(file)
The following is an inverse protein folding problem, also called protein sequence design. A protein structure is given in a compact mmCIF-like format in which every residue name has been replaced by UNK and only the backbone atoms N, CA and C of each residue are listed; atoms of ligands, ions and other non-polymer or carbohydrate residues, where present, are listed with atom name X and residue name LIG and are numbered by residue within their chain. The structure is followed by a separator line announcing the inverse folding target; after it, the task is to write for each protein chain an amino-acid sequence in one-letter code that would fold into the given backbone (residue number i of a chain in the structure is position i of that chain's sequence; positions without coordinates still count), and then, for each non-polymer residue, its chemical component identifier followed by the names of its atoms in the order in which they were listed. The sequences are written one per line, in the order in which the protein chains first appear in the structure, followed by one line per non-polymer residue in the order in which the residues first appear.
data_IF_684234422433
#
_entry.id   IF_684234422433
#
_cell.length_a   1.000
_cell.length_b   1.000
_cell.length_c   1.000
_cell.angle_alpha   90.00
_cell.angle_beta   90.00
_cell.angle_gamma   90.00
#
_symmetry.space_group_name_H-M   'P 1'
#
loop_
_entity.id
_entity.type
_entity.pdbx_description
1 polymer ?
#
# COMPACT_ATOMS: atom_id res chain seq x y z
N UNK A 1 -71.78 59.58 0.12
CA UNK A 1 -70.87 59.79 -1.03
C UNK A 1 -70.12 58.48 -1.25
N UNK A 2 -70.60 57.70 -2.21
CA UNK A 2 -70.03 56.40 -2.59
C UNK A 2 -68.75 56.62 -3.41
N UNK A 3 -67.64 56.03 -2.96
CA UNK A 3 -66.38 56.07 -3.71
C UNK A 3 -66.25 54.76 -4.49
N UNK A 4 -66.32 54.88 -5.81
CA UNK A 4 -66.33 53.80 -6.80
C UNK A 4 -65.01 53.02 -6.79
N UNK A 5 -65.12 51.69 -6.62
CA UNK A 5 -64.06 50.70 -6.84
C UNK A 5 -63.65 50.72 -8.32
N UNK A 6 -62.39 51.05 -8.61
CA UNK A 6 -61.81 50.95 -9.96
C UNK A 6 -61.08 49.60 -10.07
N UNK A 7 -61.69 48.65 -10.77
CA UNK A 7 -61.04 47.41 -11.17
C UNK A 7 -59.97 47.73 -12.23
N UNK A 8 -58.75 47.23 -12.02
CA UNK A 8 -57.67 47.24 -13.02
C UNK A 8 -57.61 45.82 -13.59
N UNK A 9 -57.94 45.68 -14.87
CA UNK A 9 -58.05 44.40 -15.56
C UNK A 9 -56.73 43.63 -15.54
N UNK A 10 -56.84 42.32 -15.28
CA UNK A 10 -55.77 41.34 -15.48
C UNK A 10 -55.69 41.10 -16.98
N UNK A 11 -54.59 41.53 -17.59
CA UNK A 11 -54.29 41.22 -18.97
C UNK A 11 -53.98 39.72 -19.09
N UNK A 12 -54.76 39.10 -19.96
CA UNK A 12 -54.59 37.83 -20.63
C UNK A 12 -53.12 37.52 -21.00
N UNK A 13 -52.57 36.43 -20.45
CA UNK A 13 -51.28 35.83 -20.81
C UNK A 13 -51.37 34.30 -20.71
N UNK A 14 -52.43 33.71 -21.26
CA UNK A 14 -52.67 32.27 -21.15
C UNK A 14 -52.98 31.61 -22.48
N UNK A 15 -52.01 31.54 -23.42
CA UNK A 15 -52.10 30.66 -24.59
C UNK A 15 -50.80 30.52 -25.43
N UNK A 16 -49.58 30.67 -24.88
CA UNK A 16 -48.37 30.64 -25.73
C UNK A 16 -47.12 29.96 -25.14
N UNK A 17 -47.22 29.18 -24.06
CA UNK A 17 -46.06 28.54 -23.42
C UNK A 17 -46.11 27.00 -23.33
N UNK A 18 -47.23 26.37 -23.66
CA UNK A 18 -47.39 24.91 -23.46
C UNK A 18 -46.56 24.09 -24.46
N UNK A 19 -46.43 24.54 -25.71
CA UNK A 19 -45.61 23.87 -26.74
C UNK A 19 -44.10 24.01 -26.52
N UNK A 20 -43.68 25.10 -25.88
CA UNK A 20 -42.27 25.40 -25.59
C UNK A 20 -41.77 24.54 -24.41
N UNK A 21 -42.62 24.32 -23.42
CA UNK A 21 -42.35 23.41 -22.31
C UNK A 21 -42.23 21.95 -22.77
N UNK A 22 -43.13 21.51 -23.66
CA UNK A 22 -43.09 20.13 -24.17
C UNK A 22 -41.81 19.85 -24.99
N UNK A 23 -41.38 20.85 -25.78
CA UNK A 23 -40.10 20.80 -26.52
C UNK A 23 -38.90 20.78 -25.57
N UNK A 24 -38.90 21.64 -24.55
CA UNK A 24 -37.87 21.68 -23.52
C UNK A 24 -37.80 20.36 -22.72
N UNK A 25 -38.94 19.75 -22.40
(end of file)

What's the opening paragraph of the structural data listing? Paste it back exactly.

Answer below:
The following is an inverse protein folding problem, also called protein sequence design. A protein structure is given in a compact mmCIF-like format in which every residue name has been replaced by UNK and only the backbone atoms N, CA and C of each residue are listed; atoms of ligands, ions and other non-polymer or carbohydrate residues, where present, are listed with atom name X and residue name LIG and are numbered by residue within their chain. The structure is followed by a separator line announcing the inverse folding target; after it, the task is to write for each protein chain an amino-acid sequence in one-letter code that would fold into the given backbone (residue number i of a chain in the structure is position i of that chain's sequence; positions without coordinates still count), and then, for each non-polymer residue, its chemical component identifier followed by the names of its atoms in the order in which they were listed. The sequences are written one per line, in the order in which the protein chains first appear in the structure, followed by one line per non-polymer residue in the order in which the residues first appear.